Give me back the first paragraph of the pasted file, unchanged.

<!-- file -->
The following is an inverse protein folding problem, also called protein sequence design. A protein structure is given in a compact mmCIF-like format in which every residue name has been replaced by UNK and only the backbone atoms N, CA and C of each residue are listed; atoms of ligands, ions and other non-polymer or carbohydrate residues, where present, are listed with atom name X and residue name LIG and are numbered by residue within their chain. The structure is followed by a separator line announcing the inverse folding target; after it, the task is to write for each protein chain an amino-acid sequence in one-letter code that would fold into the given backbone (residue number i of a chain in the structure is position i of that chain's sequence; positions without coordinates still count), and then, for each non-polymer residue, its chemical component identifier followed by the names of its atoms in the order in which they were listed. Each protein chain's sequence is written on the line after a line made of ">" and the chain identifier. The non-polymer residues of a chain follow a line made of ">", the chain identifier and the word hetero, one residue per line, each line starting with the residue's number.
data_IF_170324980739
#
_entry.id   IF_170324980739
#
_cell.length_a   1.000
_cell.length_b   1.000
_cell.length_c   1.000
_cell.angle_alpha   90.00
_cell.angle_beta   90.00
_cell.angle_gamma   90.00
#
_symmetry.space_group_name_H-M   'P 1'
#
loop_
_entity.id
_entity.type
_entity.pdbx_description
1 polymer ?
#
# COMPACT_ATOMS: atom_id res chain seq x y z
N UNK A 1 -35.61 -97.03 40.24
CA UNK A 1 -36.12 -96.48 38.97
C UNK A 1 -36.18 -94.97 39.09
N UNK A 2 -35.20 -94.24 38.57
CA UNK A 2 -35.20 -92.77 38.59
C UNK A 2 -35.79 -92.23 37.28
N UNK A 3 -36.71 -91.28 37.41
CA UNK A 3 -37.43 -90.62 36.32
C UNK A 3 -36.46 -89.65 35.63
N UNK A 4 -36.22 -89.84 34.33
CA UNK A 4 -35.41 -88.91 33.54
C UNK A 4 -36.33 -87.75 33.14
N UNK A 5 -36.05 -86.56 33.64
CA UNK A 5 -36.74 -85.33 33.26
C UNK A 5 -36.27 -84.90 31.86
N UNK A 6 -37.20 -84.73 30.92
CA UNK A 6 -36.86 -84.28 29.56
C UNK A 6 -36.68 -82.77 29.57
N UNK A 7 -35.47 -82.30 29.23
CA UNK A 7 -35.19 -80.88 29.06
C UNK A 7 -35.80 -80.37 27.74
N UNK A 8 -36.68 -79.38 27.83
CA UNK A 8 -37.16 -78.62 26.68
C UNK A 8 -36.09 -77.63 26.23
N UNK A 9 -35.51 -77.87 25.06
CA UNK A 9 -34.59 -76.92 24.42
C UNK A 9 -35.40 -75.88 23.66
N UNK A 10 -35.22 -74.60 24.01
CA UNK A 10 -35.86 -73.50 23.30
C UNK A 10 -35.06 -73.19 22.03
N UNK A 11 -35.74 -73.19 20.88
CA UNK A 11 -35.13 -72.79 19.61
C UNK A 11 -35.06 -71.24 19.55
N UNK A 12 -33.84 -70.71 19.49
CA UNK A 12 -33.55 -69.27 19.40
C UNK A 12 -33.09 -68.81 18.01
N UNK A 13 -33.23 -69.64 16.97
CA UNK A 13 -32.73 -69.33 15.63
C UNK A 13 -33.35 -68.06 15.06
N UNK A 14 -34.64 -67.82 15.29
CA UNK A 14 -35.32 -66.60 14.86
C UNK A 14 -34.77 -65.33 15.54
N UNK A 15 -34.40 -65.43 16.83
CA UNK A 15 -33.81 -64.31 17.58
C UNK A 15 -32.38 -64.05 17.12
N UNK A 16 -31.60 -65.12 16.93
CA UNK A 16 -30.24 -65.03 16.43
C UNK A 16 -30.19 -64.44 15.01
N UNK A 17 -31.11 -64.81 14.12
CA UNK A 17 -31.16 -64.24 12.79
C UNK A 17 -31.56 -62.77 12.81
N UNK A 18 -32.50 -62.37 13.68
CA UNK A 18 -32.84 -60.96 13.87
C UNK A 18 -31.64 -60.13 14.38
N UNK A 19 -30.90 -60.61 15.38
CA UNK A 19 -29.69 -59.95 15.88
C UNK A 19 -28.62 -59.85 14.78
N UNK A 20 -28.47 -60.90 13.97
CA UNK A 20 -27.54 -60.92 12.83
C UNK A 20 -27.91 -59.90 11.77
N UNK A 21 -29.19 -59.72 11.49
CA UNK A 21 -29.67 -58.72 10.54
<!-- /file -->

The following is an inverse protein folding problem, also called protein sequence design. A protein structure is given in a compact mmCIF-like format in which every residue name has been replaced by UNK and only the backbone atoms N, CA and C of each residue are listed; atoms of ligands, ions and other non-polymer or carbohydrate residues, where present, are listed with atom name X and residue name LIG and are numbered by residue within their chain. The structure is followed by a separator line announcing the inverse folding target; after it, the task is to write for each protein chain an amino-acid sequence in one-letter code that would fold into the given backbone (residue number i of a chain in the structure is position i of that chain's sequence; positions without coordinates still count), and then, for each non-polymer residue, its chemical component identifier followed by the names of its atoms in the order in which they were listed. Each protein chain's sequence is written on the line after a line made of ">" and the chain identifier. The non-polymer residues of a chain follow a line made of ">", the chain identifier and the word hetero, one residue per line, each line starting with the residue's number.